# Scheduling and Power Assignments in the Physical Model

## Abstract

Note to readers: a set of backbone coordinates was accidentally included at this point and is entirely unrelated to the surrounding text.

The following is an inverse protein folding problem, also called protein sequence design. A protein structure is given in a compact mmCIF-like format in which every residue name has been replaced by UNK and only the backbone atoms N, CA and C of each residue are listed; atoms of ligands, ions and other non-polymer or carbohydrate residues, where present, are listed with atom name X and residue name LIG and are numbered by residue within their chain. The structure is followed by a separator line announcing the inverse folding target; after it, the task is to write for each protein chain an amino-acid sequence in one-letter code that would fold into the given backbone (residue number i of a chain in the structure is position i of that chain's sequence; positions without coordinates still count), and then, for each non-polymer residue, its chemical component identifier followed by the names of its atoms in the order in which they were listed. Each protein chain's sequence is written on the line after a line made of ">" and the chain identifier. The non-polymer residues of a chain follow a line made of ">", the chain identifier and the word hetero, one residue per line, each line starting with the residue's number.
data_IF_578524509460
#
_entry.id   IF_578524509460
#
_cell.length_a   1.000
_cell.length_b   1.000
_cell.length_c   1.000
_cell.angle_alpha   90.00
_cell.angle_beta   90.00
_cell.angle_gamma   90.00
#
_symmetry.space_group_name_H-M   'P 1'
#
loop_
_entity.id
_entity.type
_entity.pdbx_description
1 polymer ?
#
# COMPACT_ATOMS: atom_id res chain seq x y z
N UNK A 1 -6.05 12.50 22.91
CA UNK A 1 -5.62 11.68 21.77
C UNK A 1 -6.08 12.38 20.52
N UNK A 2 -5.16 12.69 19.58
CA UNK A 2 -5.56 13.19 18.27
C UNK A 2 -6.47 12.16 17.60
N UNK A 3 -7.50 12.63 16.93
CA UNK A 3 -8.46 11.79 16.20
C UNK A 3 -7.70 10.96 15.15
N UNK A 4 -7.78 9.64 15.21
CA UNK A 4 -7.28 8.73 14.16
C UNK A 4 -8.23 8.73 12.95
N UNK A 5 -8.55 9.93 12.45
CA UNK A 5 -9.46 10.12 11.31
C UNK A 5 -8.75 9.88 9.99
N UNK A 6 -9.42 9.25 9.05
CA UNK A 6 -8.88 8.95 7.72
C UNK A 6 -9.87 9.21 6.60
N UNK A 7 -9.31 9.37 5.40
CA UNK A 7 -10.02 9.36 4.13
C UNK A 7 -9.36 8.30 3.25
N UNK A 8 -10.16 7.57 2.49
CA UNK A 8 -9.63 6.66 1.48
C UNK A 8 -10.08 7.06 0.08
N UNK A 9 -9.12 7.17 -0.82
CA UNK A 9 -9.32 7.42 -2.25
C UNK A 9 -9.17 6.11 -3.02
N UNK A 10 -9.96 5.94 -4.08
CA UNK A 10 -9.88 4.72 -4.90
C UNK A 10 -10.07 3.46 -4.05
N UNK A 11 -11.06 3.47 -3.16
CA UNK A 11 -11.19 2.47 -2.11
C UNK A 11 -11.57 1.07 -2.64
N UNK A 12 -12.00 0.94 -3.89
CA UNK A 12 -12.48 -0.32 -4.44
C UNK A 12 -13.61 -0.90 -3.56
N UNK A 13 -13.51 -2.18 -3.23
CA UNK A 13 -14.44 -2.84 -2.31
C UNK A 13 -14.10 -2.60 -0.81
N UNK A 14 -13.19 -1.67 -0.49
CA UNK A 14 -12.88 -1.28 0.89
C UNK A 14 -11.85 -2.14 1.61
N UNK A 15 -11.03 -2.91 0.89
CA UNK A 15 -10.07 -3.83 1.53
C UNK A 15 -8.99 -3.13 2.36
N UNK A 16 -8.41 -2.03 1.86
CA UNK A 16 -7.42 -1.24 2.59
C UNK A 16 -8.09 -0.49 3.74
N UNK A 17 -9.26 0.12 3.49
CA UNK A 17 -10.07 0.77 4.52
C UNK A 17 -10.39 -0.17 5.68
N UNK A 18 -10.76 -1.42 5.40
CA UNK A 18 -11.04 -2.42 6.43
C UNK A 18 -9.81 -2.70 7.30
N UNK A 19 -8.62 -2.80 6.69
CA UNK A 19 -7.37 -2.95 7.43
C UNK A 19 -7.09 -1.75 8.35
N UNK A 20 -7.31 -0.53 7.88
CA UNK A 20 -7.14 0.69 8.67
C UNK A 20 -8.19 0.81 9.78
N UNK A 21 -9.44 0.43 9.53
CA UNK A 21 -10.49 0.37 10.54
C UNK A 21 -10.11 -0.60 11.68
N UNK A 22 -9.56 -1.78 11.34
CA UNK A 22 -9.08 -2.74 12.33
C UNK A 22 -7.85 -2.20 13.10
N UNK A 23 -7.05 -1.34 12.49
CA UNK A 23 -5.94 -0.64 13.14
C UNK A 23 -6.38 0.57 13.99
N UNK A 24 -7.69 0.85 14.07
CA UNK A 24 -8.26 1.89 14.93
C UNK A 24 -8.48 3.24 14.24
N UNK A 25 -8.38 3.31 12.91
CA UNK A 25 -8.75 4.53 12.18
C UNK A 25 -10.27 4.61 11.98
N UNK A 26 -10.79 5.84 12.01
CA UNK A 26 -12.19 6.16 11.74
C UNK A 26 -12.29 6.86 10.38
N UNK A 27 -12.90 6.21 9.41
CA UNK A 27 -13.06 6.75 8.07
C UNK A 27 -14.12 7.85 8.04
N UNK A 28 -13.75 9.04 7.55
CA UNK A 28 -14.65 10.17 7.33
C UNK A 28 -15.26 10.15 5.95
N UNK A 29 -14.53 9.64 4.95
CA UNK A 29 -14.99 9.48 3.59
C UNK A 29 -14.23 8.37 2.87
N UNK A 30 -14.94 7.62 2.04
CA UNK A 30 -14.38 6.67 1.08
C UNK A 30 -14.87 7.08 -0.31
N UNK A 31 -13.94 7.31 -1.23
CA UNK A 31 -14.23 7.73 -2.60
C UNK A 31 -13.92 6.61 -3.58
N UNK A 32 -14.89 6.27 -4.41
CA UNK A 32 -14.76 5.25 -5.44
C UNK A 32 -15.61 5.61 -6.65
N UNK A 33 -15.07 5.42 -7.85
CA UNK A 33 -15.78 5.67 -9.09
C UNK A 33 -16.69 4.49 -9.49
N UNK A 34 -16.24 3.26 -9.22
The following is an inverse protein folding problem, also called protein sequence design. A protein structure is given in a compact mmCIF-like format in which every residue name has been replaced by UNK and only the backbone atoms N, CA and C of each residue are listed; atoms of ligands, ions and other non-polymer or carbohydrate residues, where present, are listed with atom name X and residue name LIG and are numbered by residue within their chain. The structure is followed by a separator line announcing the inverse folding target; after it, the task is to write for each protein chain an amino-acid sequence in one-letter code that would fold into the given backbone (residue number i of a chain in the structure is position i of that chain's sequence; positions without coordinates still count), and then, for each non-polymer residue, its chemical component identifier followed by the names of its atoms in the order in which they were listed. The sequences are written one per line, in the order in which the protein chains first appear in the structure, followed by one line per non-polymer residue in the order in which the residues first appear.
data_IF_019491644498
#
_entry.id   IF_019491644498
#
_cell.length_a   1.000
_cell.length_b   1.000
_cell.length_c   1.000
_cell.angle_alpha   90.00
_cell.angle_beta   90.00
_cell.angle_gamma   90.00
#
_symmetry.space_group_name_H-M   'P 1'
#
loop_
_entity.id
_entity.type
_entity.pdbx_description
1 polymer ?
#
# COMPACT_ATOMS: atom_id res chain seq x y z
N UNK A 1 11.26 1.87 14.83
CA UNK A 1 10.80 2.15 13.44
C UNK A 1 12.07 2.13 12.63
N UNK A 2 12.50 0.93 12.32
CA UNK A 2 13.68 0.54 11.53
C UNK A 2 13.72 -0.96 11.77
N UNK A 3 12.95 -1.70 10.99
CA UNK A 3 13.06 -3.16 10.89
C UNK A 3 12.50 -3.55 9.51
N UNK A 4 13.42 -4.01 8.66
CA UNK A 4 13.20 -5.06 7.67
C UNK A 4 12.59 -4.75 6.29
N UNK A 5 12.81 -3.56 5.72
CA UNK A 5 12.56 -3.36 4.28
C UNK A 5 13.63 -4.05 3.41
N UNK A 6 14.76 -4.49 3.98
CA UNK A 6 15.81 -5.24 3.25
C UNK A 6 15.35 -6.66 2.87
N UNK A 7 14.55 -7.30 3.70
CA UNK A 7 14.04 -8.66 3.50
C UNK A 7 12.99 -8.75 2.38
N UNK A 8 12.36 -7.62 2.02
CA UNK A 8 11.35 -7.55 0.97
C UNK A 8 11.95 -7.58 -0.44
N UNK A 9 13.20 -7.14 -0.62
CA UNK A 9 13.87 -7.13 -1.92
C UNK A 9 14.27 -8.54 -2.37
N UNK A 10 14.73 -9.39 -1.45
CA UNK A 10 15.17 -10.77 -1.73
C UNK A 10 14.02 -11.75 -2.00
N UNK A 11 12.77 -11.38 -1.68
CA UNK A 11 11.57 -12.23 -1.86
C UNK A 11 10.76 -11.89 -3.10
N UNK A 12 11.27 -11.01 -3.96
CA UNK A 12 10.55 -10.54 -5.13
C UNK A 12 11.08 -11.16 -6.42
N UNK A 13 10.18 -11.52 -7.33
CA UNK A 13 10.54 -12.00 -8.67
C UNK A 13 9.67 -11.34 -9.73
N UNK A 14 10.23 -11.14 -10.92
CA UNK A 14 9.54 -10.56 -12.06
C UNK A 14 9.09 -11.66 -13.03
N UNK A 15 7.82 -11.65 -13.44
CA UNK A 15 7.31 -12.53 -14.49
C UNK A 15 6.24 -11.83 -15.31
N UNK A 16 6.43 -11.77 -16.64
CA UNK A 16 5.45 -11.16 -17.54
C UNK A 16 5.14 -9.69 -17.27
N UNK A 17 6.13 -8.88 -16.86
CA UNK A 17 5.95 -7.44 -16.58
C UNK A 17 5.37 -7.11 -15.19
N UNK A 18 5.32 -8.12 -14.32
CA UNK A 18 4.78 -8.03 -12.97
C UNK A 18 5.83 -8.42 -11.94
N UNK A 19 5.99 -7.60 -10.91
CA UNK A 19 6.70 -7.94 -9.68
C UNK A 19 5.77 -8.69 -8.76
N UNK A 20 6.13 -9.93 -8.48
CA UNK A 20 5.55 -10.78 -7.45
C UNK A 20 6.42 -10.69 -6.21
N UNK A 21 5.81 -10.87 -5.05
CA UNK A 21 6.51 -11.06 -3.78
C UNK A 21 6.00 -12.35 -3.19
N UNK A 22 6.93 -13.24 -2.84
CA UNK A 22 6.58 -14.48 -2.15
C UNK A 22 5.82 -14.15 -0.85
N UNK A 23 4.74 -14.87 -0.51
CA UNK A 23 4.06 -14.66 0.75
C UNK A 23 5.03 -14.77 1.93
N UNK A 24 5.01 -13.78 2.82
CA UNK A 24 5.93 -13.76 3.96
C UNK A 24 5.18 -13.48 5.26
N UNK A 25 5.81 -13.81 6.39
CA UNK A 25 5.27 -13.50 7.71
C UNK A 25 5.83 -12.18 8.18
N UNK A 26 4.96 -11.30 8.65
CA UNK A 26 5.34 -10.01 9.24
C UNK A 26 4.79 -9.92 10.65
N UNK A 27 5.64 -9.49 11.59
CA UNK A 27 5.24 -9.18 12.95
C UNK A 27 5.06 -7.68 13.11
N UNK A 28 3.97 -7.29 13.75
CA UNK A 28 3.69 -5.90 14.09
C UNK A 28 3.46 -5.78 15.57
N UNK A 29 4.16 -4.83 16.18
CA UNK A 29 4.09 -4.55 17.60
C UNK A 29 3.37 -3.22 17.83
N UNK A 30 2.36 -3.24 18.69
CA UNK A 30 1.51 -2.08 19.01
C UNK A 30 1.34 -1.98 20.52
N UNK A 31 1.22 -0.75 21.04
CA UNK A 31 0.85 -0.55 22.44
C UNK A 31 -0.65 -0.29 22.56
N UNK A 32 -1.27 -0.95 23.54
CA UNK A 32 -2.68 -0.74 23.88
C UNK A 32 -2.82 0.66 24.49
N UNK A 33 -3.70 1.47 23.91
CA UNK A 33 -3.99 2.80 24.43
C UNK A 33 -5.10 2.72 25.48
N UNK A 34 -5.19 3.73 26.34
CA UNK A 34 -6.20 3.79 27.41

In the interference scheduling problem, one is given a set of *n* communication requests each of which corresponds to a sender and a receiver in a multipoint radio network. Each request must be assigned a power level and a color such that signals in each color class can be transmitted simultaneously. The feasibility of simultaneous communication within a color class is defined in terms of the signal to interference plus noise ratio (SINR) that compares the strength of a signal at a receiver to the sum of the strengths of other signals. This is commonly referred to as the “physical model” and is the established way of modeling interference in the engineering community. The objective is to minimize the schedule length corresponding to the number of colors needed to schedule all requests. We study *oblivious power assignments* in which the power value of a request only depends on the path loss between the sender and the receiver, e.g., in a linear fashion. At first, we present a *measure of interference* giving lower bounds for the schedule length with respect to linear and other power assignments. Based on this measure, we devise distributed scheduling algorithms for the linear power assignment achieving the minimal schedule length up to small factors. In addition, we study a power assignment in which the signal strength is set to the square root of the path loss. We show that this power assignment leads to improved approximation guarantees in two kinds of problem instances defined by directed and bidirectional communication request. Finally, we study the limitations of oblivious power assignments by proving lower bounds for this class of algorithms.

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